Understandably, dealing with the economic impact of Covid–19 dominated Chancellor Rishi Sunak’s first Budget. But the UK government hasn’t taken its eye off the future. A number of measures – increased R&D investment and tax credits, and the abolition of the "reading tax" - were announced that suggest innovation is still high on the government’s agenda. Unfortunately, it also looks as if the Digital Services Tax is here to stay, at least in the short term.

Increased investment in R&D

The government plans to increase public R&D investment to £22 billion per year by 2024-25 (up from the previously promised £18 billion per year). This investment is aimed to benefit “people,ideas and industries that will cement the UK’s world-leading position in science and technologies ranging from nuclear fusion to electric vehicles and life sciences”. 

Of particular interest to tech businesses was the announcement that there would be funding of at least £800m for a new blue skies funding agency in the UK similar to the successful US Defense Advanced Research Projects Agency (DARPA).  DARPA, although focused on emerging technologies for military use, is notable for the key role it played in the development of Silicon Valley and the modern technology industry. Digital tech businesses are encouraged to watch this space, should they be able to receive funding.

Increase in R&D tax credits 

As the government recognises that its ambitious plans for increased R&D activity in the UK will require investment from the private sector, Finance Bill 2020 will introduce legislation increasing the rate of R&D credits from 12% to 13% for R&D expenditure incurred on or after 1 April 2020. R&D credits allow companies to claim an enhanced corporation tax deduction or payable credit on their R&D costs.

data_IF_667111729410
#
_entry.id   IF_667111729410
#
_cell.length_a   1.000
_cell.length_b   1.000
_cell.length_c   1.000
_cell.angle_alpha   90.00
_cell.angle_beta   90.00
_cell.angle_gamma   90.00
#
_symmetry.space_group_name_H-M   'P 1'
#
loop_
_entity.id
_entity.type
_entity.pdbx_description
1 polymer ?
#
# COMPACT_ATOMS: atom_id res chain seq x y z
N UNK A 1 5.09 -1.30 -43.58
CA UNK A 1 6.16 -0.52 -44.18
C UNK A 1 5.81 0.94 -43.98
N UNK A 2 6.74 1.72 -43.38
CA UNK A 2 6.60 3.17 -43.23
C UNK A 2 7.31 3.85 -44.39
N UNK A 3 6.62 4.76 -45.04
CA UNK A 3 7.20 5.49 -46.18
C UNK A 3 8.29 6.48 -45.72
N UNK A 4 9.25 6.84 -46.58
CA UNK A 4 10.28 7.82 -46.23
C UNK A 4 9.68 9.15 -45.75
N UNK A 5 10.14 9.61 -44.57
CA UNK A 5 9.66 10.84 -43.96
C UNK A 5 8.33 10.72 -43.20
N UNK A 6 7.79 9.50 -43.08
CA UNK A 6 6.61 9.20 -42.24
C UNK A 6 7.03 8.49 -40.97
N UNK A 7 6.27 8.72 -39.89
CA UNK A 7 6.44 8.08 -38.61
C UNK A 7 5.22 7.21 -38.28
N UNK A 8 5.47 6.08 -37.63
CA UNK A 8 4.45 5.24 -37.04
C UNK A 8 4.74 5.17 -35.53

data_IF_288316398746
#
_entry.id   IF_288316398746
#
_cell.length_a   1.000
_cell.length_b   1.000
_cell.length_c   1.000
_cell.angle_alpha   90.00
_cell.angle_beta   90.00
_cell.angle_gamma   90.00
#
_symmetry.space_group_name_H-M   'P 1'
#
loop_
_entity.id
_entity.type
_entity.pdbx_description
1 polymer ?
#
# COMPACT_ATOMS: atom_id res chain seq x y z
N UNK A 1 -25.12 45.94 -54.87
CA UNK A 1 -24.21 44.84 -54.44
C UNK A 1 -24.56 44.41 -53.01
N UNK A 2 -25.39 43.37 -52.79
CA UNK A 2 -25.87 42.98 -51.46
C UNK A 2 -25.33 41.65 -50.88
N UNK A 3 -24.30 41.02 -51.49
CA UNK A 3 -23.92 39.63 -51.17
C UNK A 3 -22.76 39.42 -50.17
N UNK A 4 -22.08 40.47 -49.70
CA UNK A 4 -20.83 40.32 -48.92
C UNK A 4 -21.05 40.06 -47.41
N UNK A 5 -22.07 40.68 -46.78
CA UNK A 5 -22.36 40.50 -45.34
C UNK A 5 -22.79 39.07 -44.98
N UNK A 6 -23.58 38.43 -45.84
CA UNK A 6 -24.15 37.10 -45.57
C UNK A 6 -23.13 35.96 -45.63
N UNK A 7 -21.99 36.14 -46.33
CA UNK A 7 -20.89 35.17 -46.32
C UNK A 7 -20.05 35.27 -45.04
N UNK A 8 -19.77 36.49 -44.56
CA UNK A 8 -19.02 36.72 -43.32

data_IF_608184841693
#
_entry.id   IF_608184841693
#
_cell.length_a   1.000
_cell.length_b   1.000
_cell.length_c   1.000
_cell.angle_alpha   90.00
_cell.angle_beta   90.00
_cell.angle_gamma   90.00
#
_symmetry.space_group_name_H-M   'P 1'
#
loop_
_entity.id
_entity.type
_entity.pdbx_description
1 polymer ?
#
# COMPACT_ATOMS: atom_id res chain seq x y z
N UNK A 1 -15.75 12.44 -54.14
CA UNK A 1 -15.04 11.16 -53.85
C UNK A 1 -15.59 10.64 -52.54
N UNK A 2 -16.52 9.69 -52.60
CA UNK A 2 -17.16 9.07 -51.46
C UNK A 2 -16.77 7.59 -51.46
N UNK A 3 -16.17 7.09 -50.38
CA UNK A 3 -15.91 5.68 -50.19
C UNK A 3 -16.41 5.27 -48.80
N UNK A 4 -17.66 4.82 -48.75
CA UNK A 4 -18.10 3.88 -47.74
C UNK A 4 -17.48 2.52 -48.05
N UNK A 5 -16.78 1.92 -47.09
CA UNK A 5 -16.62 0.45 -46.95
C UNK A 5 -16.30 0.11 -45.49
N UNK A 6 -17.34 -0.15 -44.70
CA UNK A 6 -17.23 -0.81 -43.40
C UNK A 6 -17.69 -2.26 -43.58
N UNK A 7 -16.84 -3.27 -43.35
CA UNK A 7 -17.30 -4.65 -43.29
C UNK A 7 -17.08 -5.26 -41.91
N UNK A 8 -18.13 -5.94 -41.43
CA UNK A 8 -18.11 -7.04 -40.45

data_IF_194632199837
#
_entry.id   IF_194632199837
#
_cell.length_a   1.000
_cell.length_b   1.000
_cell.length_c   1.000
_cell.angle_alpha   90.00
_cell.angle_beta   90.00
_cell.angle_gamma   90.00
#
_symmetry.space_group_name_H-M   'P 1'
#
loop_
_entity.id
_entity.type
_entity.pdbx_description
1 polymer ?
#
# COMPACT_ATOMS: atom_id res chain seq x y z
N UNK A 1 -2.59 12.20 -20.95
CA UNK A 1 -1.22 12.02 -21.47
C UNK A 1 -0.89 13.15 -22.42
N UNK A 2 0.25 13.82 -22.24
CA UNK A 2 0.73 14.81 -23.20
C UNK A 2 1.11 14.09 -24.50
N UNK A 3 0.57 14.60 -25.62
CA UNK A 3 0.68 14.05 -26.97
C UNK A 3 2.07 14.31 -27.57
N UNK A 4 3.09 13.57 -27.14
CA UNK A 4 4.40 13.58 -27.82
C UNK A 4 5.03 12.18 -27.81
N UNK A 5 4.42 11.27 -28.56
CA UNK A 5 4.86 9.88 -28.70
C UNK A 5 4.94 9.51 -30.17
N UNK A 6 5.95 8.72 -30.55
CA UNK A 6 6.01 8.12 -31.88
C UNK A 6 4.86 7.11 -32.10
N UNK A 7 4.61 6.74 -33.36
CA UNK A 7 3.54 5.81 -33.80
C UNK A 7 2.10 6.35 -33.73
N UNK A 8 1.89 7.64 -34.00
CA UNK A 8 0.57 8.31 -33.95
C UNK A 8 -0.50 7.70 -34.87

Additional tax relief for expenditure on data and cloud computing?

The government will also consult on whether expenditure on data and cloud computing should qualify for R&D tax credits.

Zero VAT rate for e-publications (aka abolishing the "reading tax")

Currently, VAT is levied on electronic publications at the standard rate of 20% (although an Upper Tribunal decision has suggested that e-newspapers should be zero-rated). In contrast, physical books, newspapers, magazines etc. are subject to VAT at the zero rate. As set out in earlier blogs, this distinction lacks a convincing policy rationale and discourages innovation

The UK government will legislate to apply the zero rate of VAT to e-publications from 1 December 2020, thereby aligning the treatment of e-books, e-newspapers, e-magazines etc.  with their physical counterparts. The change is aimed to “benefit all who read digitally, including children from poorer backgrounds” (according to a 2019 National Literacy Trust Report, nearly 1 in 4 pupils on free school meals read fiction digitally, compared to 1 in 6 of their peers who are not eligible for free school meals). The expectation here, of course, is that the publishing industry, including e-booksellers, will pass the benefit on to consumers.

The Professional Publishers Association was "delighted that the Chancellor has acted and brought an end to this unfair andillogical tax".  However, the Booksellers Association was "disappointed" with the announcement, warning that the move risked benefiting Amazon and its Kindle edition with a tax break at the expense of the UK high street.

Digital Services Tax 

From 1 April 2020, the UK government will introduce a new 2% tax on the revenues of social media services, search engines and online marketplaces that derive value from UK users. The legislation will be included in Finance Bill 2020. Based on the technical note and the indication of a change in predicted DST revenues due to technical changes, the legislation is expected to look somewhat different from the draft published in July 2019 (which was  covered by Zoe Andrews). 

It is worth noting that France has delayed collection of its DST under US pressure, and the US may seek to take retaliatory trade action against the UK for pressing ahead with the DST now. Yet the UK government plans to dis-apply the DST only once “an appropriate international solution is in place”. The way in which this intention is reflected in the revised draft legislation will be crucial. If it were to use this wording, there would be significant wiggle room on timing: for a solution to be in place, something more would seem to be required than an agreement in principle. But how much more is rather unclear.